distance correlation {energy}R Documentation

Distance Correlation and Covariance Statistics


Computes distance covariance and distance correlation statistics, which are multivariate measures of dependence.


dcov(x, y, index = 1.0)
dcor(x, y, index = 1.0)



data or distances of first sample


data or distances of second sample


exponent on Euclidean distance, in (0,2]


dcov and dcor compute distance covariance and distance correlation statistics.

The sample sizes (number of rows) of the two samples must agree, and samples must not contain missing values. Arguments x, y can optionally be dist objects; otherwise these arguments are treated as data.

Distance correlation is a new measure of dependence between random vectors introduced by Szekely, Rizzo, and Bakirov (2007). For all distributions with finite first moments, distance correlation \mathcal R generalizes the idea of correlation in two fundamental ways: (1) \mathcal R(X,Y) is defined for X and Y in arbitrary dimension. (2) \mathcal R(X,Y)=0 characterizes independence of X and Y.

Distance correlation satisfies 0 \le \mathcal R \le 1, and \mathcal R = 0 only if X and Y are independent. Distance covariance \mathcal V provides a new approach to the problem of testing the joint independence of random vectors. The formal definitions of the population coefficients \mathcal V and \mathcal R are given in (SRB 2007). The definitions of the empirical coefficients are as follows.

The empirical distance covariance \mathcal{V}_n(\mathbf{X,Y}) with index 1 is the nonnegative number defined by

\mathcal{V}^2_n (\mathbf{X,Y}) = \frac{1}{n^2} \sum_{k,\,l=1}^n A_{kl}B_{kl}

where A_{kl} and B_{kl} are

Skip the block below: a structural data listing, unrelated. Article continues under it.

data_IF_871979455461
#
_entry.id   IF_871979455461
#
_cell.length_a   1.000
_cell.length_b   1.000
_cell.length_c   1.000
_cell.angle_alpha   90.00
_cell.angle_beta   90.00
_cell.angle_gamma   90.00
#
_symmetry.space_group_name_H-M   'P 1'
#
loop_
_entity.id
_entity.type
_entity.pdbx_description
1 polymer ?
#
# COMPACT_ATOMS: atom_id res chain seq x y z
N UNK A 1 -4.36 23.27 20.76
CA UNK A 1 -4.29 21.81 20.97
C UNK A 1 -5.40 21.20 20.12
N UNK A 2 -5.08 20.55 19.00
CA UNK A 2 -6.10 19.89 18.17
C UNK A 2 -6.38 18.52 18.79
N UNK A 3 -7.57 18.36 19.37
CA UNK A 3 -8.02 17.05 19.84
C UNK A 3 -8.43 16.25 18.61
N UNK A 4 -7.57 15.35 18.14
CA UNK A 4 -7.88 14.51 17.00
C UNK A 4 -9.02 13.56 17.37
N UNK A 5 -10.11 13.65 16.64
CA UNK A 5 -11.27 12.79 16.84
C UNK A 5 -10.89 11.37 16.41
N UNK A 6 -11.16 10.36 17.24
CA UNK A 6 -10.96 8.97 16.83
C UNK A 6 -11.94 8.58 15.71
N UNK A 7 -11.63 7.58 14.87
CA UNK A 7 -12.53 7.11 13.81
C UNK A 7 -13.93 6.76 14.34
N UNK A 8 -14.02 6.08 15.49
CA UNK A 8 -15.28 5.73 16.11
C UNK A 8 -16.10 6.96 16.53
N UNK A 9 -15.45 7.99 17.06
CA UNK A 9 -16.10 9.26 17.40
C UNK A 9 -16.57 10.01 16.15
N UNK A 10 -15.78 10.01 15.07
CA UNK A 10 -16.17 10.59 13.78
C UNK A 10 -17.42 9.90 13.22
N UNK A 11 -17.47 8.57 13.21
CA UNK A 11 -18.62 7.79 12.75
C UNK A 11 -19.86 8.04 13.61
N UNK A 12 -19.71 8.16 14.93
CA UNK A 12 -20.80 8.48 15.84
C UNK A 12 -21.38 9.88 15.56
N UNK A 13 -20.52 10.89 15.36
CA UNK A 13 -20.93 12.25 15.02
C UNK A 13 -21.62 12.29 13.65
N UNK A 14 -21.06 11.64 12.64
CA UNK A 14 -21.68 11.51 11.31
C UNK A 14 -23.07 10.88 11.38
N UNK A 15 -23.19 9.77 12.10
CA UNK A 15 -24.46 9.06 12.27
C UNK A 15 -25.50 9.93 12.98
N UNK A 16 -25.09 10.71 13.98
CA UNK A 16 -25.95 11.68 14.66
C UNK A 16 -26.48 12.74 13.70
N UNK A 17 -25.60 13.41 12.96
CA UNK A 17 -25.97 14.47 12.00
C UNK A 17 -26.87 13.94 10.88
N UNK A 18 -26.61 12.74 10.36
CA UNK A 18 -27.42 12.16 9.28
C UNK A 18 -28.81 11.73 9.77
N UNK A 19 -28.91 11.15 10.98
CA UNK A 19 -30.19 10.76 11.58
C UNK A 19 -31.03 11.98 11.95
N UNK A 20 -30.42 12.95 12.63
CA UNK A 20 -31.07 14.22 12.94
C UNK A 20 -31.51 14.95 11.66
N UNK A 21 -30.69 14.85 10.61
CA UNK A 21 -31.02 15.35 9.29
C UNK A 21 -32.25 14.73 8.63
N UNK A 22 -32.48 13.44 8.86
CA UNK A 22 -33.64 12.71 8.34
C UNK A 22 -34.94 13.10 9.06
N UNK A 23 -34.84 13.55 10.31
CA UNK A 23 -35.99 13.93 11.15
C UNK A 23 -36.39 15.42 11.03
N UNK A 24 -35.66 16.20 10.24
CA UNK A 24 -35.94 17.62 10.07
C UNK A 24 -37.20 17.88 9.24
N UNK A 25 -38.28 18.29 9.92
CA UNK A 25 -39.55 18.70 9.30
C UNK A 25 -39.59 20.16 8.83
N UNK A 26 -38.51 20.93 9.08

A_{kl} = a_{kl}-\bar a_{k.}- \bar a_{.l} + \bar a_{..}

B_{kl} = b_{kl}-\bar b_{k.}- \bar b_{.l} + \bar b_{..}.


a_{kl} = \|X_k - X_l\|_p, \quad b_{kl} = \|Y_k - Y_l\|_q, \quad k,l=1,\dots,n,

and the subscript . denotes that the mean is computed for the index that it replaces. Similarly, \mathcal{V}_n(\mathbf{X}) is the nonnegative number defined by

\mathcal{V}^2_n (\mathbf{X}) = \mathcal{V}^2_n (\mathbf{X,X}) = \frac{1}{n^2} \sum_{k,\,l=1}^n A_{kl}^2.

The empirical distance correlation \mathcal{R}_n(\mathbf{X,Y}) is the square root of

\mathcal{R}^2_n(\mathbf{X,Y})= \frac {\mathcal{V}^2_n(\mathbf{X,Y})} {\sqrt{ \mathcal{V}^2_n (\mathbf{X}) \mathcal{V}^2_n(\mathbf{Y})}}.

See dcov.test for a test of multivariate independence based on the distance covariance statistic.


dcov returns the sample distance covariance and dcor returns the sample distance correlation.


Two methods of computing the statistics are provided. dcov and dcor provide R interfaces to the C implementation, which is usually faster. dcov and dcor call an internal function .dcov.

Note that it is inefficient to compute dCor by:

square root of dcov(x,y)/sqrt(dcov(x,x)*dcov(y,y))

because the individual calls to dcov involve unnecessary repetition of calculations.


Maria L. Rizzo mrizzo@bgsu.edu and Gabor J. Szekely


Szekely, G.J., Rizzo, M.L., and Bakirov, N.K. (2007), Measuring and Testing Dependence by Correlation of Distances, Annals of Statistics, Vol. 35 No. 6, pp. 2769-2794.
doi: 10.1214/009053607000000505

Szekely, G.J. and Rizzo, M.L. (2009), Brownian Distance Covariance, Annals of Applied Statistics, Vol. 3, No. 4, 1236-1265.
doi: 10.1214/09-AOAS312

Szekely, G.J. and Rizzo, M.L. (2009), Rejoinder: Brownian Distance Covariance, Annals of Applied Statistics, Vol. 3, No. 4, 1303-1308.

See Also

bcdcor dcovU pdcor dcov.test dcor.ttest pdcor.test


 x <- iris[1:50, 1:4]
 y <- iris[51:100, 1:4]
 dcov(x, y)
 dcov(dist(x), dist(y))  #same thing

 ## C implementation
 dcov(x, y, 1.5)
 dcor(x, y, 1.5)

[Package energy version 1.7-10 Index]